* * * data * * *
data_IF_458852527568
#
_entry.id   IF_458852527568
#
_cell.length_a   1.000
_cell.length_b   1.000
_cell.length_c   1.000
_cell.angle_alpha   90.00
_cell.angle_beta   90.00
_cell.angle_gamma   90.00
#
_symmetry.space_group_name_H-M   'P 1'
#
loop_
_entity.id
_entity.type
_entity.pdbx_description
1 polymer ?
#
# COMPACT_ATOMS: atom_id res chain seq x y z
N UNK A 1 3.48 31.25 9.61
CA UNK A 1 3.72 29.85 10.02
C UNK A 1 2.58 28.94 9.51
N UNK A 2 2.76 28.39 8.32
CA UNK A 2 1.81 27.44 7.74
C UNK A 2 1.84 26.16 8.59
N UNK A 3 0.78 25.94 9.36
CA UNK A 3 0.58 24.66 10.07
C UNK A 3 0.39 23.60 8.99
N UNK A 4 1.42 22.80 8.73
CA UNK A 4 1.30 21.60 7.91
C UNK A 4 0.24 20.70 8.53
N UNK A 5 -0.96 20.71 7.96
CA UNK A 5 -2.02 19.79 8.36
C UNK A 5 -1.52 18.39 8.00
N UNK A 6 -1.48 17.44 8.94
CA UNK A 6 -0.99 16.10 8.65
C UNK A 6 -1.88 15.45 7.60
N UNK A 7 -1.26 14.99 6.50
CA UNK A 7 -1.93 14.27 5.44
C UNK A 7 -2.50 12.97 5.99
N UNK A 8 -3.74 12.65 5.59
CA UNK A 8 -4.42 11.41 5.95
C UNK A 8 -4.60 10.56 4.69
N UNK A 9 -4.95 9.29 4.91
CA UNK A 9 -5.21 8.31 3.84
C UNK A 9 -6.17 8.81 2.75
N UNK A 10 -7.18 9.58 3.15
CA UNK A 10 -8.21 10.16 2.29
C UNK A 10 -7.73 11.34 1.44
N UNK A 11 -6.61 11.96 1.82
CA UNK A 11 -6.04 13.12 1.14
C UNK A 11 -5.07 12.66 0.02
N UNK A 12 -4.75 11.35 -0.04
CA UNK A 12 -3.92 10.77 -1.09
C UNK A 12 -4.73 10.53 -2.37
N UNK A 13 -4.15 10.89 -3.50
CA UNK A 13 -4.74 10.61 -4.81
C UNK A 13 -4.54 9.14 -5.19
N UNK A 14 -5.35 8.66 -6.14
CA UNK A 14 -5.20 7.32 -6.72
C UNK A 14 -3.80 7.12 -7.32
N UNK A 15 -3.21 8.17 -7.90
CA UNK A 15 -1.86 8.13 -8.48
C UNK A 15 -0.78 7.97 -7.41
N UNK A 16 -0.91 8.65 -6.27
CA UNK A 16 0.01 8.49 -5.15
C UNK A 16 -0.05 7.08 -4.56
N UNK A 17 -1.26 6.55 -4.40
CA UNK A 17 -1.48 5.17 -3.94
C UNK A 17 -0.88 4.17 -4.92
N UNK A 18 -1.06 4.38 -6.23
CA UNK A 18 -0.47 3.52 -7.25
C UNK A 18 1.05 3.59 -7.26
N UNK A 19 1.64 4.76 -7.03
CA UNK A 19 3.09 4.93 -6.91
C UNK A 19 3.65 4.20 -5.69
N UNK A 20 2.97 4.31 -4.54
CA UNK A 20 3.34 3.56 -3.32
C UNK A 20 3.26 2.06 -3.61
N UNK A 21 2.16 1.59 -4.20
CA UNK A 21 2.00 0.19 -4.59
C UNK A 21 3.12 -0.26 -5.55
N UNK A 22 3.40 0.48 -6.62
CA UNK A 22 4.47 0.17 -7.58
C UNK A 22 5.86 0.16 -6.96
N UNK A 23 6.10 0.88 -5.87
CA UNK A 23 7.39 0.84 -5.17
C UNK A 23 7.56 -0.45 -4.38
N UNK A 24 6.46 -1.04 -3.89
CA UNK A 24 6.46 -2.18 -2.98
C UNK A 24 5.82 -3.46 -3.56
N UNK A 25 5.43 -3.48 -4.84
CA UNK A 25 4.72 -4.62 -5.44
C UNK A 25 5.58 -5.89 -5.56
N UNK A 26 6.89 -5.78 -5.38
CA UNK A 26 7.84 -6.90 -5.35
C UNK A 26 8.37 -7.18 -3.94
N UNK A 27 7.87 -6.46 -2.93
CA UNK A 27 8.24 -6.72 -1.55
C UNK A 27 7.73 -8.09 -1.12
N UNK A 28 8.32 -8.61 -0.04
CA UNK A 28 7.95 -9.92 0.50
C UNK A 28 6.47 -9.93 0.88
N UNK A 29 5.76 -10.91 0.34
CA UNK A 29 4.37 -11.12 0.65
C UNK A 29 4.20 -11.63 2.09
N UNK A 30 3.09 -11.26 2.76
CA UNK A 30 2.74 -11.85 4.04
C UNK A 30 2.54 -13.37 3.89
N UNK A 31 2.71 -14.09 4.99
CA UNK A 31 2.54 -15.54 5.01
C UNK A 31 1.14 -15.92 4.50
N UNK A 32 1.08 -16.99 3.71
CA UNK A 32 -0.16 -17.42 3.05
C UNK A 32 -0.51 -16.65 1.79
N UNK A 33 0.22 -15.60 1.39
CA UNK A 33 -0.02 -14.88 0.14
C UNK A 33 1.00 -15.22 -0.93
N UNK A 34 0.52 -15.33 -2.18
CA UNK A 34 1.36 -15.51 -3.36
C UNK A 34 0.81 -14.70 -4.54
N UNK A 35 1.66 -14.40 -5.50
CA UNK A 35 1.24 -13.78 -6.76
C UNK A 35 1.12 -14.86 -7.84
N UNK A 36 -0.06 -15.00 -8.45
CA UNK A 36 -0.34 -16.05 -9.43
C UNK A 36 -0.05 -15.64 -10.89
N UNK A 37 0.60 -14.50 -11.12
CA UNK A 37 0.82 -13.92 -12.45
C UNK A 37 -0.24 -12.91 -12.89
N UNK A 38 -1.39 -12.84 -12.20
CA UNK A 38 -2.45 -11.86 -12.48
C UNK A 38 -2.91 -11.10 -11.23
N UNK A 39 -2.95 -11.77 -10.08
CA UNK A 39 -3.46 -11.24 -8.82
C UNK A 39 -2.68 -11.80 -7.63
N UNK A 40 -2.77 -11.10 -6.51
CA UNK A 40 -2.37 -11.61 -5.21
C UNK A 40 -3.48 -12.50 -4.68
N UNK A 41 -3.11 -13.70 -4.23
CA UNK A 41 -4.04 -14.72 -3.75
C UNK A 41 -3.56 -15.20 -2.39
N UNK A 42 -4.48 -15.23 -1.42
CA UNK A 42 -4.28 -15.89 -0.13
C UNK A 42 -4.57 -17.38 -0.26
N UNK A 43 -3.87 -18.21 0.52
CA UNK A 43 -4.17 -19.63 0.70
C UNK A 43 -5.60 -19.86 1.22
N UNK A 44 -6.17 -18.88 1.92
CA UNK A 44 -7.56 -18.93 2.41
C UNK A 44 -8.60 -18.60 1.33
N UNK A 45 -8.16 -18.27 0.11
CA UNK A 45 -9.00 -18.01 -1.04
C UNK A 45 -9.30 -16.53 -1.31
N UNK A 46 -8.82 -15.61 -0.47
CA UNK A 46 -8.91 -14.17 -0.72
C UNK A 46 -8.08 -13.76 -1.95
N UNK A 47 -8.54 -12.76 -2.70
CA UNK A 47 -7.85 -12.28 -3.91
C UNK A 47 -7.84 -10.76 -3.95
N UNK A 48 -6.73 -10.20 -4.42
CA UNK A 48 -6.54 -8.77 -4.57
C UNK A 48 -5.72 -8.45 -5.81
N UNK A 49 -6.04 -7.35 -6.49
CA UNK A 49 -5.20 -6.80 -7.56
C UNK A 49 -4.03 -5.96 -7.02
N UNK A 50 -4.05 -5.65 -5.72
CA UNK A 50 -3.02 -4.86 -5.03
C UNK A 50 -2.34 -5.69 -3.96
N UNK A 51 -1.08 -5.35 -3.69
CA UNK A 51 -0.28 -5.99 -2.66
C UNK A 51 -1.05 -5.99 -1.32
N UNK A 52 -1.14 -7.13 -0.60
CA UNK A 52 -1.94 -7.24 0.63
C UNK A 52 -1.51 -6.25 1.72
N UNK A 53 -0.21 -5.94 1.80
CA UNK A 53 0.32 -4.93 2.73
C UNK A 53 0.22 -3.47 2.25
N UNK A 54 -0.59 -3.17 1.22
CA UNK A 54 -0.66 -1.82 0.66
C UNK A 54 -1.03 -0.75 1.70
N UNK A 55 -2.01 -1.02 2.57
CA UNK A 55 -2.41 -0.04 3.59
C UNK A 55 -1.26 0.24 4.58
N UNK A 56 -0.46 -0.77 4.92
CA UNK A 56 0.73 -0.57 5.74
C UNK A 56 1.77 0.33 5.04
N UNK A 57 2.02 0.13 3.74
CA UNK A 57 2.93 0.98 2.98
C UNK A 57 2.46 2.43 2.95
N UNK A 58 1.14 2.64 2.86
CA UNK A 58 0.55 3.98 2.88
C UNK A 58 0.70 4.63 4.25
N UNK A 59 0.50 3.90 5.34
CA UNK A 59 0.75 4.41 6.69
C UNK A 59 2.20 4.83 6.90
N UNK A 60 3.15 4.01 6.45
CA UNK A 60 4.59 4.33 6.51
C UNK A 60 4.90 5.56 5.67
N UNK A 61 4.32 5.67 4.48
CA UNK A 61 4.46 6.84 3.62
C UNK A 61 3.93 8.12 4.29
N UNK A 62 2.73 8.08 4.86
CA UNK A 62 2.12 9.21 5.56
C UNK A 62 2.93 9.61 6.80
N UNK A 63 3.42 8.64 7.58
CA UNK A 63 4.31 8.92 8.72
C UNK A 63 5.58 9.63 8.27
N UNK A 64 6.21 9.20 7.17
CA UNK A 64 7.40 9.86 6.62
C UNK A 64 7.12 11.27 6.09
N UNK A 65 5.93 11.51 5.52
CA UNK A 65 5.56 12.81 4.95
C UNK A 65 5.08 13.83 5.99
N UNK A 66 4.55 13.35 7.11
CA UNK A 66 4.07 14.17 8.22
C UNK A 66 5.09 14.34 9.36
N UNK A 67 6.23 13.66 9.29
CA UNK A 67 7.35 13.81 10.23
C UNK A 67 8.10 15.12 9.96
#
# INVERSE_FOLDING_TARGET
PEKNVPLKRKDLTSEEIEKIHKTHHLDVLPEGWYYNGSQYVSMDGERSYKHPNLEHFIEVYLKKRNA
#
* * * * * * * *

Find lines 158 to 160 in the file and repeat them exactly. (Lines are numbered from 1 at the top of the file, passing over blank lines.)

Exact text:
C UNK A 46 -8.08 -13.76 -1.95
N UNK A 47 -8.54 -12.76 -2.70
CA UNK A 47 -7.85 -12.28 -3.91